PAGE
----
In July 2021, Belgium experienced the most destructive floods in its history. The damage caused by the deluge was enormous: over 220.000 houses were destroyed (on a population of 11 million) but also tens of thousands of photos were ruined.
Although these ruined photos do not represent a lot of financial value, their emotional value and the memories linked to these photos are priceless.
Briefing: How could Canon deliver a relevant and valuable contribution in the emotional recovery of the flood-affected area, that aligns with its purpose.
Solution: As it was a tragedy at the heart of what is Canon’s core business: photographs, Canon decided to initiate a heartwarming initiative, ReStory. A project designed to restore all flood damaged photos – free of charge.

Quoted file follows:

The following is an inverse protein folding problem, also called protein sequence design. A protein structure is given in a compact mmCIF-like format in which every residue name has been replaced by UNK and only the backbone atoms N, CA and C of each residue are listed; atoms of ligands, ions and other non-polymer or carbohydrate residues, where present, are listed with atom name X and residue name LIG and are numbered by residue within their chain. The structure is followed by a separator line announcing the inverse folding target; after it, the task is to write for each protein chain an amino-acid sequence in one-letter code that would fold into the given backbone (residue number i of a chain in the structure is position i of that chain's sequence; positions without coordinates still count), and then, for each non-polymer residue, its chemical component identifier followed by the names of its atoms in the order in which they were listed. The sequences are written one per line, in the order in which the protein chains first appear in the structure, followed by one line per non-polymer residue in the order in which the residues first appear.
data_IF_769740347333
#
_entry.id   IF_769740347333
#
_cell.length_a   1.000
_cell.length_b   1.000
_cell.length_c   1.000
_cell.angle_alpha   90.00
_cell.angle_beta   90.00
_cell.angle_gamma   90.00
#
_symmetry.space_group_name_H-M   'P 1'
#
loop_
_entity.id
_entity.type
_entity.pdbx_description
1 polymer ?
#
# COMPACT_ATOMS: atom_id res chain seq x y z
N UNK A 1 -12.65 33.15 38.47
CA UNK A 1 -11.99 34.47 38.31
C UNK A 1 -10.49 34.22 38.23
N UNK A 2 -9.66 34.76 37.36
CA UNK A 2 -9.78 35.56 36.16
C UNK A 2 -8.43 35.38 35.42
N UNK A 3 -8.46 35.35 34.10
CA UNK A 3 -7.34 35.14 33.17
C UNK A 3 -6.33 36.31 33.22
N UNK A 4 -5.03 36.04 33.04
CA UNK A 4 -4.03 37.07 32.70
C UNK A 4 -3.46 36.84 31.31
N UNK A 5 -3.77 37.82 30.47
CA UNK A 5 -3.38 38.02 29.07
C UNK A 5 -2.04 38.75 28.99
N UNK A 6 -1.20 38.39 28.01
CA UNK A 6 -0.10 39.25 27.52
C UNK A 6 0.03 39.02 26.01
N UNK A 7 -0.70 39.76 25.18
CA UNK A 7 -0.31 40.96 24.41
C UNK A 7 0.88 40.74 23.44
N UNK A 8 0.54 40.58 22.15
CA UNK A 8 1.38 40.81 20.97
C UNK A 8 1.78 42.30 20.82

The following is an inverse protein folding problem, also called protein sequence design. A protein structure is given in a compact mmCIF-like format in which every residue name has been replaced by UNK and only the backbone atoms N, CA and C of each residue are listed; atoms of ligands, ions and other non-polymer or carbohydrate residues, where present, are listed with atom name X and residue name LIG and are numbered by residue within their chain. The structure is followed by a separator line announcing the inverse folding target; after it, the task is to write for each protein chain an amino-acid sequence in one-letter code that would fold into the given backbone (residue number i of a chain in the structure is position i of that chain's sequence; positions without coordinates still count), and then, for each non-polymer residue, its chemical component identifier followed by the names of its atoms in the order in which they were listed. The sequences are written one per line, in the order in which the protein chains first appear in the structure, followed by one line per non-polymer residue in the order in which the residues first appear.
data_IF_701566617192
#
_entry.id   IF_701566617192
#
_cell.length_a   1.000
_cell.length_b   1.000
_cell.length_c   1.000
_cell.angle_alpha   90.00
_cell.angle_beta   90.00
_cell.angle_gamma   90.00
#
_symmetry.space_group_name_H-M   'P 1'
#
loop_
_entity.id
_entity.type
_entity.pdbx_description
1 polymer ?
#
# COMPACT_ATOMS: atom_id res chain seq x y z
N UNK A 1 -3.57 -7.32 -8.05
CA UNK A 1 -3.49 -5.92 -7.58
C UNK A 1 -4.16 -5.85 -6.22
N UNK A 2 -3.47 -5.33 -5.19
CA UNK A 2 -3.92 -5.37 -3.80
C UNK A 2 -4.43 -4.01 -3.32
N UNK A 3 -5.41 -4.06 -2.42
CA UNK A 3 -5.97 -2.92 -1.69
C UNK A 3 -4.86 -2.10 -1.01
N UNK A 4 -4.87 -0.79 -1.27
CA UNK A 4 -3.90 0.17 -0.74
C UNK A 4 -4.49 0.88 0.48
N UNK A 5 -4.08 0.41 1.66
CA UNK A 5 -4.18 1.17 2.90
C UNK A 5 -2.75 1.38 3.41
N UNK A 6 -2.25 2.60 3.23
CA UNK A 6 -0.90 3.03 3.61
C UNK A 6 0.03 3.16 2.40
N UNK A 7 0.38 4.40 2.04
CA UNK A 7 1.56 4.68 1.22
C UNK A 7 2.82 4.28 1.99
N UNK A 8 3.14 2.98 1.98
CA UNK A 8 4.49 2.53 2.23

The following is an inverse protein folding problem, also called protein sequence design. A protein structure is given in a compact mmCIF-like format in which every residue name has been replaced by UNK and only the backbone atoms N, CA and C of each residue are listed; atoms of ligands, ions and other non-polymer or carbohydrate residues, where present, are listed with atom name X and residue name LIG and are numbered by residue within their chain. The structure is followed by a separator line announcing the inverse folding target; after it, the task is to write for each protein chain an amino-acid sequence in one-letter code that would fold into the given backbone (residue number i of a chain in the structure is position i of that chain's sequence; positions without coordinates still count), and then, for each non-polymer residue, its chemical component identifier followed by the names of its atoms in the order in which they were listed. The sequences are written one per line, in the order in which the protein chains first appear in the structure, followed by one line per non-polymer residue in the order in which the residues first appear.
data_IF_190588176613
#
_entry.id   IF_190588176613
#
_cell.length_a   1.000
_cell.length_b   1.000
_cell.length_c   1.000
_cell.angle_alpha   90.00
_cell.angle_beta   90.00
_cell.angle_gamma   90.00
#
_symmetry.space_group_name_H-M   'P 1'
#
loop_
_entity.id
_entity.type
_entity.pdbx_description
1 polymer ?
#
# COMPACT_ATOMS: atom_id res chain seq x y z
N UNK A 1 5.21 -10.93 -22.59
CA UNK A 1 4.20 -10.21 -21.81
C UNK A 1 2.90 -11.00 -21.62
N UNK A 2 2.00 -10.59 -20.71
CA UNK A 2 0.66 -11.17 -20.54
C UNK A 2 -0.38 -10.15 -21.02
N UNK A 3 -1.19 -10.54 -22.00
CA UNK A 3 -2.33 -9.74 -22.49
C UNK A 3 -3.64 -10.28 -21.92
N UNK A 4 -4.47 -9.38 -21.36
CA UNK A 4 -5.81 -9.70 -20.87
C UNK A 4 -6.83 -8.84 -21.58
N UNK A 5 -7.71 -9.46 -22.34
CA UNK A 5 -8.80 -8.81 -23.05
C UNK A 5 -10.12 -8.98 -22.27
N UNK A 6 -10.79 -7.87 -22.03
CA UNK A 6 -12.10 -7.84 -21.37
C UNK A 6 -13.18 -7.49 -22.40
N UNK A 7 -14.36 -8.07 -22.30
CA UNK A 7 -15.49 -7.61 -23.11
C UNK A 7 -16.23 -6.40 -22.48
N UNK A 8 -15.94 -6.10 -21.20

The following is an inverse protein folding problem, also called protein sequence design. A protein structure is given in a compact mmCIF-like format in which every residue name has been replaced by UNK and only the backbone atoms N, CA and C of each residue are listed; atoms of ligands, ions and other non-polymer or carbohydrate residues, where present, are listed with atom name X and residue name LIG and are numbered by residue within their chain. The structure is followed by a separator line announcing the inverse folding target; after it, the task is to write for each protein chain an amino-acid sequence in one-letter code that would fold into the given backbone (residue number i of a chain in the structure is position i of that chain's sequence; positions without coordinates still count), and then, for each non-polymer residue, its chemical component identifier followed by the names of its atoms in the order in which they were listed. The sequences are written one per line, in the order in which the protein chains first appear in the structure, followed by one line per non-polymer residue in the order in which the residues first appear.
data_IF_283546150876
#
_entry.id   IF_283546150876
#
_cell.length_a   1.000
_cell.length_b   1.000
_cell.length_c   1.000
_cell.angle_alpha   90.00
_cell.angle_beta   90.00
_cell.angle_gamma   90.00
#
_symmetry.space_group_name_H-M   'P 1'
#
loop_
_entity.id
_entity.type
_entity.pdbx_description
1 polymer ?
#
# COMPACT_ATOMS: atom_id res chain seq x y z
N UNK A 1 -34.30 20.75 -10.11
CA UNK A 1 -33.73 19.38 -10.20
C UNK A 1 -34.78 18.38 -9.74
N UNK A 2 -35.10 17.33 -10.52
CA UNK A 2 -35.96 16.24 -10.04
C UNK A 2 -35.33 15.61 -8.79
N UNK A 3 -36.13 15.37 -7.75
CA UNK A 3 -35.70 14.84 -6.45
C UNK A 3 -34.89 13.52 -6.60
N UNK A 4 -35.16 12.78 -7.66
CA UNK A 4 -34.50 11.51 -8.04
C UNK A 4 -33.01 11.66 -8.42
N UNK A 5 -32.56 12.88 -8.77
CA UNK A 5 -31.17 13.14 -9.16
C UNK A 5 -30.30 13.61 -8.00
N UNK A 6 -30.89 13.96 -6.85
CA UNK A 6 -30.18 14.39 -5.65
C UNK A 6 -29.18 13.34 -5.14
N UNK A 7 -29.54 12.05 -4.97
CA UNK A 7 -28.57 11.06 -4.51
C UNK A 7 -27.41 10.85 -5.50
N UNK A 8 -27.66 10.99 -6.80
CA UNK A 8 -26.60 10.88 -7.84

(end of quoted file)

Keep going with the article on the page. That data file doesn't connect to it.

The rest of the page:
A call for flood damaged photos was launched within the flood affected area. The call was done via a press release, a documentary, a local outdoor campaign, press ads and flyering in the most affected villages. People could fill in a form at www.restory.photo.
A ReStory-team would then pass by, pick up the damaged photos and return them after 4 to 5 week – free of charge. Tens of thousands of flood damaged photos were entered. The flood damaged photographs are restored to their original state as far as possible (at about 30% are too damaged to be able to restore, meaning that 70% of them CAN be restored!), using a drying and smoothing process, carefully cleaned with cotton swabs and then scanned and digitally processed.
In total, so far, over a thousand pictures have been restored. And returned. Currently, and for the next few months, the restauration will continue to go strong. It’s fair to say that the Canon ReStory project truly touched the entire Belgian nation.
All national media covered the initiative, spreading a great deal of praise towards such a heartwarming and generous initiative to help Belgium emotionally recover from the toll taken by the devastating floods.
Watch this amazing initiative here: